(April-July): Common Sandpipers breed in northern Eurasia from
the Atlantic across the continent to Central Japan.
They usually arrive at their breeding grounds in pairs. Their breeding song
is a repeated rising kittie-needie. They prefer to nest near water,
including stony and fast flowing rivers, small pools, lakes, sheltered sea
coasts. Their nest is usually a shallow hollow on the ground, lined with
leaves and plant stalks, under overhanging plants. But sometimes in trees
or shrubs, and even on rafts of floating vegetation. 4 yellowish eggs with
dark mottling or spots are laid. The male does most of the incubation. (21-23
days). As soon as they are dry, the hatchlings disperse away from the nest
to hide among the surrounding vegetation. The male does most of the rearing.
Kedidi Pasir (Malay)
Common Sandpipers are easily identified by their habit of "teetering":
constantly bobbing head and tail while on the ground, particularly
when feeding. Their Malay name sounds like their call.
Common Sandpipers appears to be the least specialised and eat a wide
variety of prey: from minute invertebrates to crustacea, worms, insects,
spiders, centipedes. They may even scavenge from food scraps thrown
out by people from boats or waterside activities.
Common Sandpipers feed restlessly and deliberately. They run along
the water's edge, visually locating prey on the surface and not by
probing in the mud. Thus they avoid soft mud and prefer to forage
on rocky coastlines and breakwaters. They may even forage in concrete
drainage ditches, and inland grasslands. They may also dash after
prey that they spot some distance away. They may swim or dive after
prey. Prey is often broken up into smaller bite-sized pieces, e.g.,
Common Sandpipers are abundant but typically feed alone or in pairs,
avoiding areas where other more gregarious species feed. But they
roost in small groups of about 30 and migrate in flocks.
and wetland wildlife at
Sungei Buloh Nature Park
features: Small (19-21cm), white eyebrows, brown
side of breast, faintly barred wing coverts; bill short
(2-3cm); legs short greenish.
Summer/ breeding: Arrow-shaped markings on the back.
Winter/non-breeding: Plain grey-brown back, faint bars
Juvenile: Buff edges to feathers
of brown parts.
Call: Described as a high-pitched
descending piping see-see-see-see or twee-wee-wee
in flight. Noisy when breeding or migrating, but feed
In flight: Dark rump, barred
white edges to dark tail, white diagonal wing bar meeting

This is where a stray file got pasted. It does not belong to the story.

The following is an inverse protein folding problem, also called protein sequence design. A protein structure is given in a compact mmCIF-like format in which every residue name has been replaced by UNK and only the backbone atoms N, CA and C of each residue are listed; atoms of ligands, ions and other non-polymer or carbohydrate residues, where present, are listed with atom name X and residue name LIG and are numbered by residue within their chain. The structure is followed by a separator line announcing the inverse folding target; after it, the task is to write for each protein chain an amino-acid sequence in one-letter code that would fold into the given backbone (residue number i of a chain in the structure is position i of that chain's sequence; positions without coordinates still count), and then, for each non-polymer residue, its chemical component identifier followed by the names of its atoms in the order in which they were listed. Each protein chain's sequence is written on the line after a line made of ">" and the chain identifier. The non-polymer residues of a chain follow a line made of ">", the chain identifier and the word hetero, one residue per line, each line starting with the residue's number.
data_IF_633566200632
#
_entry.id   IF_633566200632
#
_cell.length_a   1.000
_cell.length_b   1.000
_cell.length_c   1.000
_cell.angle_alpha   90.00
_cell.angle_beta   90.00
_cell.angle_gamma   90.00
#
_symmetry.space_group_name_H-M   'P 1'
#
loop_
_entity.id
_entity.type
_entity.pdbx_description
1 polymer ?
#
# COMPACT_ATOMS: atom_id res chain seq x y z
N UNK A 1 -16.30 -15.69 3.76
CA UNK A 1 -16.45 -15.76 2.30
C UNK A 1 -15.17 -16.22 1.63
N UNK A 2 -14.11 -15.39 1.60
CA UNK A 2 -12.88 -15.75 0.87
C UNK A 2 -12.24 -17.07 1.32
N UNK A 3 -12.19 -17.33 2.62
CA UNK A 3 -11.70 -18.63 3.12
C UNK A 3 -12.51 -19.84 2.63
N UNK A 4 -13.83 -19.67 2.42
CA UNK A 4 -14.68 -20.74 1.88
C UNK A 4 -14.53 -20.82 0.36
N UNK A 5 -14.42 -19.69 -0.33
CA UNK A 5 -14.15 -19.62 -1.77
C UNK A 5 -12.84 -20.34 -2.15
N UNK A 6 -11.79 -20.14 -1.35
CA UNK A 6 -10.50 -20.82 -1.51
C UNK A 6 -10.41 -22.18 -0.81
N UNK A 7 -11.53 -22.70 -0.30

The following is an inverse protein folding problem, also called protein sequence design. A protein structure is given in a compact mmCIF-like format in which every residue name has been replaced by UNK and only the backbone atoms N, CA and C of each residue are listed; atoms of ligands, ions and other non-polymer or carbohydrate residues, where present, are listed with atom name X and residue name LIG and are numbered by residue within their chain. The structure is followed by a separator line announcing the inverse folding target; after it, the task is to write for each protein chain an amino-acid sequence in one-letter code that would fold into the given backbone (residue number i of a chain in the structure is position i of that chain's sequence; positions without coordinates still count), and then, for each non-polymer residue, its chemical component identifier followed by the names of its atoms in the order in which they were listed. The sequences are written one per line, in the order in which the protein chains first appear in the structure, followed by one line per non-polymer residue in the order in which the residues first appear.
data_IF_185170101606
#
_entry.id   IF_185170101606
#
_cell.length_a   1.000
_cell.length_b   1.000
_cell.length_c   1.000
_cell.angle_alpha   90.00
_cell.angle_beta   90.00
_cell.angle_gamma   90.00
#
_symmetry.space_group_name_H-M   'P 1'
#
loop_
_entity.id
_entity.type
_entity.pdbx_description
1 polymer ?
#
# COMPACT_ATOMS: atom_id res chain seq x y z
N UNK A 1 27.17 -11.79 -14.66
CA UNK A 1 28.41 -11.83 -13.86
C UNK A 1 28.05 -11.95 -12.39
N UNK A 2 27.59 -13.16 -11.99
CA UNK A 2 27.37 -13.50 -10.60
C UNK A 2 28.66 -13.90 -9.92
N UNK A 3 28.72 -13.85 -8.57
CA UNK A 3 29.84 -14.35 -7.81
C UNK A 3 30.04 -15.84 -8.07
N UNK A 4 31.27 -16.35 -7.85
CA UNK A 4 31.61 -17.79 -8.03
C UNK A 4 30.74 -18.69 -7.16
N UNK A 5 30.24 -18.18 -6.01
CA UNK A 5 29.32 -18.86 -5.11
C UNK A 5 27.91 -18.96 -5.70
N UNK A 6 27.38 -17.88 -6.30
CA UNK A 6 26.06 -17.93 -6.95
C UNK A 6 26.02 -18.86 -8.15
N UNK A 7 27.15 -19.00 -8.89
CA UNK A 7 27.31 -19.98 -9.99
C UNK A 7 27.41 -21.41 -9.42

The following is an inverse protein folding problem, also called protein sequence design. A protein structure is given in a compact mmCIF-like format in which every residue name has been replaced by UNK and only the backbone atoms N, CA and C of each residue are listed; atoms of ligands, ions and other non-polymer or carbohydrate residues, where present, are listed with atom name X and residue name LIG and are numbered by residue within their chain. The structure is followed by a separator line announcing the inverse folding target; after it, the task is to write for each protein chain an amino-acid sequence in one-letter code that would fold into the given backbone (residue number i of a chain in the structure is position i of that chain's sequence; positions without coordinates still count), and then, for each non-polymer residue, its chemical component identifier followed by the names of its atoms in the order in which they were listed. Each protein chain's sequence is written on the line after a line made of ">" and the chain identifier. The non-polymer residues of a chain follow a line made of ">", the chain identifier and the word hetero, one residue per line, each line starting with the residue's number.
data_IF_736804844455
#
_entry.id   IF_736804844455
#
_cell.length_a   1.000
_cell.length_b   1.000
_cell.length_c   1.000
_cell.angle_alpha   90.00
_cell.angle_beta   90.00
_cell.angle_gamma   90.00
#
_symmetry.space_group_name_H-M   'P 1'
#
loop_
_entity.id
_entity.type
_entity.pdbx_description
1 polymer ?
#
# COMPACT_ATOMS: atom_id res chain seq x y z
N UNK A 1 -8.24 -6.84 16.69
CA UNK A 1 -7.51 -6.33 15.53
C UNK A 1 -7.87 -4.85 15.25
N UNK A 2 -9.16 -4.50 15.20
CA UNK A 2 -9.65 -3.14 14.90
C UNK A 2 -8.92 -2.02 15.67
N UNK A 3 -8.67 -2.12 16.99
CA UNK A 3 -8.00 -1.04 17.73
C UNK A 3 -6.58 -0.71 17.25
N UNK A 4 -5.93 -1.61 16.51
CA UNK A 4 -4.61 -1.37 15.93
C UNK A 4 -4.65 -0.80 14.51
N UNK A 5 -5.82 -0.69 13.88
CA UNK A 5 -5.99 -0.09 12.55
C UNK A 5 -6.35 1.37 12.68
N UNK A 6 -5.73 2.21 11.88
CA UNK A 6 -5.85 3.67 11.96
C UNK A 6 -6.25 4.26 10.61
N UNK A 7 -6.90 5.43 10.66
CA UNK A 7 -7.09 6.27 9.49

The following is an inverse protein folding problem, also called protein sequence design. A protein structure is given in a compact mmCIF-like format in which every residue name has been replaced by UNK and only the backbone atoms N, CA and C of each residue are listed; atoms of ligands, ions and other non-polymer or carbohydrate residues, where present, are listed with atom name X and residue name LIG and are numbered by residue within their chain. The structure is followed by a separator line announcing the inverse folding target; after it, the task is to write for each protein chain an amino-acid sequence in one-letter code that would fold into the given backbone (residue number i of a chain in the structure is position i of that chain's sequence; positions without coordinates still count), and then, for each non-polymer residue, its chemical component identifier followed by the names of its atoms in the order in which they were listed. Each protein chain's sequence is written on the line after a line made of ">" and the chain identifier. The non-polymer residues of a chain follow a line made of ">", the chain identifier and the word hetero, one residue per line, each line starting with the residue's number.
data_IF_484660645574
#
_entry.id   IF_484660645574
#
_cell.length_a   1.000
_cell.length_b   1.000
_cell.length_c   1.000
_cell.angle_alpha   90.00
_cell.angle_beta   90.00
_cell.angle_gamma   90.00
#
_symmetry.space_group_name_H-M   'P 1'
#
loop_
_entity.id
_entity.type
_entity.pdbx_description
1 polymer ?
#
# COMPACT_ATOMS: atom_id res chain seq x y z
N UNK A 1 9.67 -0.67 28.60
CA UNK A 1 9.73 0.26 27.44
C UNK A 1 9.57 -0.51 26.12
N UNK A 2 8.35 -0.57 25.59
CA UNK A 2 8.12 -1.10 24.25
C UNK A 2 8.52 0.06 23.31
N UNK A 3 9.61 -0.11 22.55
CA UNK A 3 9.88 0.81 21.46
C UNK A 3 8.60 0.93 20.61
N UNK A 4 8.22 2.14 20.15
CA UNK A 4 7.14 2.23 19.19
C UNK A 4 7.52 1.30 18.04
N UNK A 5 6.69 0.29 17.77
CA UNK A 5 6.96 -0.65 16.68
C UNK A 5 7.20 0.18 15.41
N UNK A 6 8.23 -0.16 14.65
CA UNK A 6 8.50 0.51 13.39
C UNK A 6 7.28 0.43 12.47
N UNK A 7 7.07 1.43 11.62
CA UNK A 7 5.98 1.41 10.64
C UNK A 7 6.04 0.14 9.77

white trailing edges of primaries.
Rosair and Cottridge
with characteristic stiff wingbeats, alternating with
short glides on down-turned wings, skimming over water.
Status in Singapore: Very
common winter visitor throughout the island and offshore
World distribution: Throughout
the Old World, including Australia.
Classification: Family Scolopacidae.
World 88 species, Singapore 34 species. From
the Order Charadiiformes.
Migration: Common Sandpipers migrate
in small groups (rarely more than 200) or alone. They migrate well north,
across much of the Old World including Australia, although few reach New
Zealand. They are likely to be among the most numerous visiting waders but
this is hard to confirm because they are widely dispersed in their winter
grounds. They winter in a wide variety of wetlands that offer firm mud,
sandy, rocky or grassy surfaces. These include mangroves, coastal dunes,
estuaries, rivers, ponds, canals, reservoirs, rice fields.
Status and threats: The Common Sandpiper
(for now) faces no serious threats and are the most widespread and adaptable
of shorebirds. Perhaps it is because they can eat a wide range of food.
- Morten Strange,
"A Photographic Guide to Birds of Malaysia and Singapore: including
Southeast Asia, the Philippines and Borneo", Periplus, 2000
(p. 115: description, voice, habits, distribution, status, photo).
- David R Wells,
"The Birds of the Thai-Malay Peninsula: Vol. 1 (Non-Passarines)",
Academic Press, 1999 (p. 238-240: identification, distribution map,
habits, habitat, migration, conservation).
- Lim Kim Seng,
"Pocket Checklist of the Birds of the Republic of Singapore",
Nature Society (Singapore), 1999 (Abundance, status, Chinese and Malay
- Lim Kim Seng and
Dana Gardner, "Birds: An Illustrated Field Guide to the Birds
of Singapore", Sun Tree Publishing Ltd., 1997 (p. 57: identification,
status in Singapore, distribution, diagram, number of species).
- G W H Davison
and Chew Yen Fook, "A Photographic Guide to Birds of Peninsular
Malaysia and Singapore", New Holland Publishers Ltd., 1995
(p. 37: identification, status in Singapore, distribution, photo).
- Morten Strange
and Allen Jeyarajasingam, "Birds: A Photographic Guide to the
Birds of Peninsular Malaysia and Singapore", Sun Tree Publishing,
1993 (p. 122: description, distribution, habits, habitat, photo).
- Clive Briffett,
"A Guide to the Common Birds of Singapore", BP Science
Centre,1992 (p. 60: habit, habitat).
- Christopher Hails,
"Birds of Singapore" illustrated by Frank Jarvis, Times
Editions, 1987 reprinted 1995 (p. 76: habits, description, status in
Singapore, and lovely drawings of the birds).
- M W F Tweedie,
"Common Birds of the Malay Peninsula", Longman,1970
(p. 11: description, distribution, habits, habitat, drawing).
- G C Madoc, "An
Introduction to Malayan Birds", Malayan Nature Society, 1947
(p. 43: description, habits, habitat).
- James Hancock,
"Herons and Egrets of the World: A photographic journey",
Academic Press, 1999 (p. 28: identification, distribution, status, feeding,
breeding, and photos of all life stages)
- David Rosair and
David Cottridge, "Photographic Guide to the Shorebirds of the
World", Facts on File, 1995 (p. 118: photos of flight, adults-breeding
and non-breeding, and juvenile).